From the Showtime series “ YEARS OF LIVING DANGEROUSLY “ watch the final episode ,Hazel Henderson, Editor
“The baseline fact of climate change is not something we can afford to deny,” Obama said. Image from, “Years of Living Dangerously,” Showtime.
President Obama made some candid remarks on climate change in a new interview with New York Times columnist Tom Friedman. The interview airs Monday in the final episode of Showtime’s acclaimed climate series, “Years of Living Dangerously” and is excerpted in Friedman’s latest column.
Friedman began by asking if the president accepts the latest findings of scientists and governments regarding climate change and the globe’s consumption of fossil fuels.
If you take the UN’s climate study it basically says that if we go beyond 2 degree centigrade in global average temperatures since the Industrial Revolution, we’re going to cross into some really dangerous, unstable territory; Arctic melting, massive sea level rise, disruptive storms. The International Energy Agency says in order to stay under that two degree rise we’re really going to have to keep most of the oil and gas and coal — 70 percent is a rough number they use — in the ground. Do you agree with that?
Given that the United States was one of the countless countries that signed off on the UN Intergovernmental Panel On Climate Change’s Fifth Assessment report, Obama’s answer should not be a total surprise. “Science is science,” he said. “And there is no doubt that if we burned all the fossil fuel that’s in the ground right now that the planet’s going to get too hot and the consequences could be dire.”
I can’t recall Obama being as candid about the realities of climate change and what must be done to address it as he is in this interview. He goes on to say:
We’re not going to be able to burn it all. Over the course of the next several decades, we’re going to have to build a ramp from how we currently use energy to where we need to use energy. And we’re not going to suddenly turn off a switch and suddenly we’re no longer using fossil fuels, but we have to use this time wisely, so that you have a tapering off of fossil fuels replaced by clean energy sources that are not releasing carbon … But I very much believe in keeping that 2 [degree] Celsius target as a goal.
When Friedman asked the president to name one thing he would like to get done to advance the issue of climate action, he was clear about what that one move would be.
The way we’ve solved previous pollution problems like acid rain was we said, “we’re gonna charge you if you’re releasing this stuff into the atmosphere. We’re gonna let you figure it out, but we’re gonna to tell you that you can’t keep dumping it out in the atmosphere and making everybody else pay for it.” So if there is one thing I would like to see, it’d be for us to be able to price the cost of carbon emissions.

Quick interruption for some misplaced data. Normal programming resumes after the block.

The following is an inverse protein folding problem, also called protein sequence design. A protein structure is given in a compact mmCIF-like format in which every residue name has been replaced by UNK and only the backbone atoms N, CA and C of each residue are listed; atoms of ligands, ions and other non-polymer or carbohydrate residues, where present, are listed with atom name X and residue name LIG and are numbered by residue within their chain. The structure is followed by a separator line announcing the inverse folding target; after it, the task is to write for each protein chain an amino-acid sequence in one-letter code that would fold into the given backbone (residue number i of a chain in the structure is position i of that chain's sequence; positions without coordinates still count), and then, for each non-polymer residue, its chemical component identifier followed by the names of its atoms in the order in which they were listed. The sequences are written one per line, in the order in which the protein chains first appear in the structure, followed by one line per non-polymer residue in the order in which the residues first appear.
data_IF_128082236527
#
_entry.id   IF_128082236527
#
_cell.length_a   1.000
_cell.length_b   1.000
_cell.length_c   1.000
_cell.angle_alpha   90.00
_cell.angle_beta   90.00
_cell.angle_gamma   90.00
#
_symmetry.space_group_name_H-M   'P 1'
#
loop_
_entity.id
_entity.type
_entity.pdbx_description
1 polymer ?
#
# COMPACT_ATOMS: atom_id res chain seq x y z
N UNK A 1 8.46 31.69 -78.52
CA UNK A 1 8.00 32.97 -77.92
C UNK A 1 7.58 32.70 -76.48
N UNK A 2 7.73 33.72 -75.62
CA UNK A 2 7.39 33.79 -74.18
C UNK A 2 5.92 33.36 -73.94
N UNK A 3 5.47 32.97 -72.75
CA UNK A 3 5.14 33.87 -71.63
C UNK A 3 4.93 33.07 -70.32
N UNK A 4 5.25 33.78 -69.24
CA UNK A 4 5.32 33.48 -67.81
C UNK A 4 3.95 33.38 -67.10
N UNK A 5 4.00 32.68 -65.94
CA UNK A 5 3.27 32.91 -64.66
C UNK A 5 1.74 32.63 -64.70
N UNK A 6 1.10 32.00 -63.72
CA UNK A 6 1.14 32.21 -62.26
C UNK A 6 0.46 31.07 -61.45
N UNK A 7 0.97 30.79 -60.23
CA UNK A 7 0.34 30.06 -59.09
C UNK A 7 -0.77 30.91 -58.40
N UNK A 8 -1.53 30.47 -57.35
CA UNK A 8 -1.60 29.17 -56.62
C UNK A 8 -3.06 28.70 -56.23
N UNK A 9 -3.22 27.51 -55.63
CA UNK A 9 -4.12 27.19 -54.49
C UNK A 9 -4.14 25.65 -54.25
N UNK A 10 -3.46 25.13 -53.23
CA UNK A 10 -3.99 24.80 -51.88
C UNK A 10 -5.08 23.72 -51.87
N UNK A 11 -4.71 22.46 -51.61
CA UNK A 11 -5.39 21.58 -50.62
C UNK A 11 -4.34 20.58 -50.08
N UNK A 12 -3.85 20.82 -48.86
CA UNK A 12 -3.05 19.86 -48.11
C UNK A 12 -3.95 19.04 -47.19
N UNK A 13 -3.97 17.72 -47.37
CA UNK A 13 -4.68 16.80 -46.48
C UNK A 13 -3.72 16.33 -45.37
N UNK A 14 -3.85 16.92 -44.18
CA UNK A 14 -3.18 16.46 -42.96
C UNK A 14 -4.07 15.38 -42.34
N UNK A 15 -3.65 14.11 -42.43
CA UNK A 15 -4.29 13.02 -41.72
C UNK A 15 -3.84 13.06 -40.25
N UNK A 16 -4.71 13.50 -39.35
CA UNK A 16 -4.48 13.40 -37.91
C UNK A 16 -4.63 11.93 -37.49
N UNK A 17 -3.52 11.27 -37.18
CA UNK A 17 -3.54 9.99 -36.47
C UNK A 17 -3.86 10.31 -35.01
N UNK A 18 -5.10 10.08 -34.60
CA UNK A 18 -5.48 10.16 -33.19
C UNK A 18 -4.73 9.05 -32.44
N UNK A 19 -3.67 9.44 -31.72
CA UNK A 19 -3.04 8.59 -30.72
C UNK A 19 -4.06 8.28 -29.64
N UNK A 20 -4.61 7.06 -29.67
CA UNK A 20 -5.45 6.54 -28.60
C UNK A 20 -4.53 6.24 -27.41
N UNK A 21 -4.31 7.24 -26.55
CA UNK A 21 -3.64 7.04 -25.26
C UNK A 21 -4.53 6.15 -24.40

The president’s embrace of a price on carbon is particularly surprising considering the administration’s public statements on the issue in the past. In 2012, for example, when Press Secretary Jay Carney was asked why Obama “seemed to almost go out of his way to dismiss the idea of a carbon tax,” Carney answered, “We would never propose a carbon tax, and have no intention of proposing one.”
Friedman also asked the president how he squares his strong commitment on climate action with the fact that in the State of the Union and other speeches he has repeatedly touted “how much we’re exploring in terms of off-shore oil on natural gas, coal.” This is a point we’ve made many times at Climate Progress.
Well, here’s how I think about it. We gotta meet folks where they are. I don’t always lead with the climate change issue because if you right now are worried about whether you got a job or if you can pay the bills, the first thing you want to hear is how do I meet the immediate problem? One of the hardest things in politics is getting a democracy to deal with something now where the payoff is long-term or the price of inaction is decades away.
Obama goes on to say that on fracking, environmentalists “are right, though, to be concerned if it’s done badly, then you end up having methane gas emitted. And we know how to do it properly. But right now what we’ve got to do is make sure that there are industry standards that everybody is observing.” But he immediately adds that this concern doesn’t “necessarily mean that it has to be a national law. You could have a series of states working together — and, hopefully, industry working together — to make sure that the extraction of natural gas is done safely.”
I and many others remain very skeptical a voluntary industry standard on fracking could work any better than voluntary standards have worked elsewhere in the energy industry.
Finally, Friedman discussed conservative climate denial with the President in this clip:
Friedman’s full interview with President Obama airs Monday night on Showtime.
Paul H. Ray